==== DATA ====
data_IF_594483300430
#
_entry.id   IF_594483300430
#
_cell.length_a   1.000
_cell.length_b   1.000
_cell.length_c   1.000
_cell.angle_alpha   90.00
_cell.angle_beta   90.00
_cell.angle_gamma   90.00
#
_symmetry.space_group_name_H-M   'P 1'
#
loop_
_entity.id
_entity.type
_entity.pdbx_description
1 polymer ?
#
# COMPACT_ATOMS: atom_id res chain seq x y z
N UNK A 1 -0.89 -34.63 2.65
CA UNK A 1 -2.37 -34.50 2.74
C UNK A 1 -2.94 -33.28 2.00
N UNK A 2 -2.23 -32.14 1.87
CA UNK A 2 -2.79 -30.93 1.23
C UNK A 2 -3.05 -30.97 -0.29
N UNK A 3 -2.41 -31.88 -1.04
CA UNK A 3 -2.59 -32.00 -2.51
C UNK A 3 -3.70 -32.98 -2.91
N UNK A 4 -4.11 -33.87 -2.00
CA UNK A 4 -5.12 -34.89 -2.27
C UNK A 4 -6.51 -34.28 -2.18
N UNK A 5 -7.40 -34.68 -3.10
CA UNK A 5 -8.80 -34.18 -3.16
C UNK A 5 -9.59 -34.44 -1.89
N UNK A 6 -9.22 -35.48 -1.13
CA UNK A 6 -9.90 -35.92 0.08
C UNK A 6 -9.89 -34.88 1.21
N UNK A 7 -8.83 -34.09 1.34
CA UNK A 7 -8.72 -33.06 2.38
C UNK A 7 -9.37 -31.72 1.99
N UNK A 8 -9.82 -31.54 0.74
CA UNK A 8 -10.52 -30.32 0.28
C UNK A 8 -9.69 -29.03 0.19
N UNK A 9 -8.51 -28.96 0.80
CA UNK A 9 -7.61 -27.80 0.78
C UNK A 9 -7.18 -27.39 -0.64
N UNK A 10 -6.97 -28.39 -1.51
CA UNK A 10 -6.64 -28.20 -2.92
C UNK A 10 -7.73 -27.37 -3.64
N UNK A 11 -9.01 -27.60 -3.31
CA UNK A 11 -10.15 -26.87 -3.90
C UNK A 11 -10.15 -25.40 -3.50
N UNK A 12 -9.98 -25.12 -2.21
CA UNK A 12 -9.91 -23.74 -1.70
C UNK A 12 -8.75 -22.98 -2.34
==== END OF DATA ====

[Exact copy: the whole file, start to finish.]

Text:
data_IF_594483300430
#
_entry.id   IF_594483300430
#
_cell.length_a   1.000
_cell.length_b   1.000
_cell.length_c   1.000
_cell.angle_alpha   90.00
_cell.angle_beta   90.00
_cell.angle_gamma   90.00
#
_symmetry.space_group_name_H-M   'P 1'
#
loop_
_entity.id
_entity.type
_entity.pdbx_description
1 polymer ?
#
# COMPACT_ATOMS: atom_id res chain seq x y z
N UNK A 1 -0.89 -34.63 2.65
CA UNK A 1 -2.37 -34.50 2.74
C UNK A 1 -2.94 -33.28 2.00
N UNK A 2 -2.23 -32.14 1.87
CA UNK A 2 -2.79 -30.93 1.23
C UNK A 2 -3.05 -30.97 -0.29
N UNK A 3 -2.41 -31.88 -1.04
CA UNK A 3 -2.59 -32.00 -2.51
C UNK A 3 -3.70 -32.98 -2.91
N UNK A 4 -4.11 -33.87 -2.00
CA UNK A 4 -5.12 -34.89 -2.27
C UNK A 4 -6.51 -34.28 -2.18
N UNK A 5 -7.40 -34.68 -3.10
CA UNK A 5 -8.80 -34.18 -3.16
C UNK A 5 -9.59 -34.44 -1.89
N UNK A 6 -9.22 -35.48 -1.13
CA UNK A 6 -9.90 -35.92 0.08
C UNK A 6 -9.89 -34.88 1.21
N UNK A 7 -8.83 -34.09 1.34
CA UNK A 7 -8.72 -33.06 2.38
C UNK A 7 -9.37 -31.72 1.99
N UNK A 8 -9.82 -31.54 0.74
CA UNK A 8 -10.52 -30.32 0.28
C UNK A 8 -9.69 -29.03 0.19
N UNK A 9 -8.51 -28.96 0.80
CA UNK A 9 -7.61 -27.80 0.78
C UNK A 9 -7.18 -27.39 -0.64
N UNK A 10 -6.97 -28.39 -1.51
CA UNK A 10 -6.64 -28.20 -2.92
C UNK A 10 -7.73 -27.37 -3.64
N UNK A 11 -9.01 -27.60 -3.31
CA UNK A 11 -10.15 -26.87 -3.90
C UNK A 11 -10.15 -25.40 -3.50
N UNK A 12 -9.98 -25.12 -2.21
CA UNK A 12 -9.91 -23.74 -1.70
C UNK A 12 -8.75 -22.98 -2.34